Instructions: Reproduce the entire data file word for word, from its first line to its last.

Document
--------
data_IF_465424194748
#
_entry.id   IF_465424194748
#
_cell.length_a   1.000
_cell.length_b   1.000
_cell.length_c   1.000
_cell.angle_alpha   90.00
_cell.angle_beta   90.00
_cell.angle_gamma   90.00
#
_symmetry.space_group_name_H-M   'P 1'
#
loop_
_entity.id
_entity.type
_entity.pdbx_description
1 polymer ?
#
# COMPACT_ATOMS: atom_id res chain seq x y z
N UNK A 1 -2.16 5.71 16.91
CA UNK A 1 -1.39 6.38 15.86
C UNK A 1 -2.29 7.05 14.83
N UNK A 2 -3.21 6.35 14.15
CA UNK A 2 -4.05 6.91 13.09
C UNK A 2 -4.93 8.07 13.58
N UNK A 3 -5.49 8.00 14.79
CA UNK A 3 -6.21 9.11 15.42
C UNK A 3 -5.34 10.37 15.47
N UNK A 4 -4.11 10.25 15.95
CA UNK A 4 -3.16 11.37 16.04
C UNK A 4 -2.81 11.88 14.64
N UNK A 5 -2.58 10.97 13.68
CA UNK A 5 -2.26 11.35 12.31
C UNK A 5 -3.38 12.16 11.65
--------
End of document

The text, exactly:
data_IF_465424194748
#
_entry.id   IF_465424194748
#
_cell.length_a   1.000
_cell.length_b   1.000
_cell.length_c   1.000
_cell.angle_alpha   90.00
_cell.angle_beta   90.00
_cell.angle_gamma   90.00
#
_symmetry.space_group_name_H-M   'P 1'
#
loop_
_entity.id
_entity.type
_entity.pdbx_description
1 polymer ?
#
# COMPACT_ATOMS: atom_id res chain seq x y z
N UNK A 1 -2.16 5.71 16.91
CA UNK A 1 -1.39 6.38 15.86
C UNK A 1 -2.29 7.05 14.83
N UNK A 2 -3.21 6.35 14.15
CA UNK A 2 -4.05 6.91 13.09
C UNK A 2 -4.93 8.07 13.58
N UNK A 3 -5.49 8.00 14.79
CA UNK A 3 -6.21 9.11 15.42
C UNK A 3 -5.34 10.37 15.47
N UNK A 4 -4.11 10.25 15.95
CA UNK A 4 -3.16 11.37 16.04
C UNK A 4 -2.81 11.88 14.64
N UNK A 5 -2.58 10.97 13.68
CA UNK A 5 -2.26 11.35 12.31
C UNK A 5 -3.38 12.16 11.65